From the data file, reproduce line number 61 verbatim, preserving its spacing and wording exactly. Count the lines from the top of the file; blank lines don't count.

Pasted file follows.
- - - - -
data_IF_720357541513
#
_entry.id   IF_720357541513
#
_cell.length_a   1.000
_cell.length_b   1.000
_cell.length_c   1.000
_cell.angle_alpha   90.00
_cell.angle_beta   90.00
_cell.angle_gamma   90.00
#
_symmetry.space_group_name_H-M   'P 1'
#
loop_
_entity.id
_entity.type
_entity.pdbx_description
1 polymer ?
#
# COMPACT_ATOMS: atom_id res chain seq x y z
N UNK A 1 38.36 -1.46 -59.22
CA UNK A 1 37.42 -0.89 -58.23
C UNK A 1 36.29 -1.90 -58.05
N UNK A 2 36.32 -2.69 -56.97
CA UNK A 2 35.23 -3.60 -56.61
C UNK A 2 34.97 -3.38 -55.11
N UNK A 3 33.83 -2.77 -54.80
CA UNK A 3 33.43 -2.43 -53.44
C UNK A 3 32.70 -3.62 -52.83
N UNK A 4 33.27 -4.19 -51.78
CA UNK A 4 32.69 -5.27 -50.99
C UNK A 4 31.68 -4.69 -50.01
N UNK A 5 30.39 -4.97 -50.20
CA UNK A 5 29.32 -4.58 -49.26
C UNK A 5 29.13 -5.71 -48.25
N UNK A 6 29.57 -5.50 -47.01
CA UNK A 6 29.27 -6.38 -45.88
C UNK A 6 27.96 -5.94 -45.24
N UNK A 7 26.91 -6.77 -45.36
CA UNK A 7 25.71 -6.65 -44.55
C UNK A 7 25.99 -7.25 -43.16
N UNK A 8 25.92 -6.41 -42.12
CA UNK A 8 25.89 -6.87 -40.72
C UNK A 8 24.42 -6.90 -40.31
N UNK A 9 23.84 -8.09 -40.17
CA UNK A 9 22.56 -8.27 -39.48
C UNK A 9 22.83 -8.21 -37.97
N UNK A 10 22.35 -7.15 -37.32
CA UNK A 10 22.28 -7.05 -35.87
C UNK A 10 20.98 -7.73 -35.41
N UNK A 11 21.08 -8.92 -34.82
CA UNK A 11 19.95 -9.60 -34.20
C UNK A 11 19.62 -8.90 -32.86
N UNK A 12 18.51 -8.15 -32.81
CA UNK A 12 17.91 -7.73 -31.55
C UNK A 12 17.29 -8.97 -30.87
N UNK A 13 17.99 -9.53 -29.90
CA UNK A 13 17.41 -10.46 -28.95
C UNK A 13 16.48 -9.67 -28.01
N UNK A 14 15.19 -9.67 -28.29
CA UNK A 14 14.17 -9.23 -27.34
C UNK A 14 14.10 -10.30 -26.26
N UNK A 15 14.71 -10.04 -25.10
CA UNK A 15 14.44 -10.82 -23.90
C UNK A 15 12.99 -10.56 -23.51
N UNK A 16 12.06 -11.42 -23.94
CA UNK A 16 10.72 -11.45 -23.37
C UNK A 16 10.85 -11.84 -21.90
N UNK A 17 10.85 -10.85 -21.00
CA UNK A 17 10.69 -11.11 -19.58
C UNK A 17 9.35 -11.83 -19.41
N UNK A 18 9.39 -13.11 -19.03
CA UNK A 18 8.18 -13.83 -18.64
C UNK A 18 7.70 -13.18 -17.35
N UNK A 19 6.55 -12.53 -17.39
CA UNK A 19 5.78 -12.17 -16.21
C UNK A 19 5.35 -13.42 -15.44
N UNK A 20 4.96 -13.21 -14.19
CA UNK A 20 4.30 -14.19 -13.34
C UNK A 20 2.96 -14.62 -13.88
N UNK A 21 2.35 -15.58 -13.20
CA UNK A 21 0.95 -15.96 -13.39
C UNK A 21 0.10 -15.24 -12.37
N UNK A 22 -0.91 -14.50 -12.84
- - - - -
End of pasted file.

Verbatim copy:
CA UNK A 14 14.17 -9.23 -27.34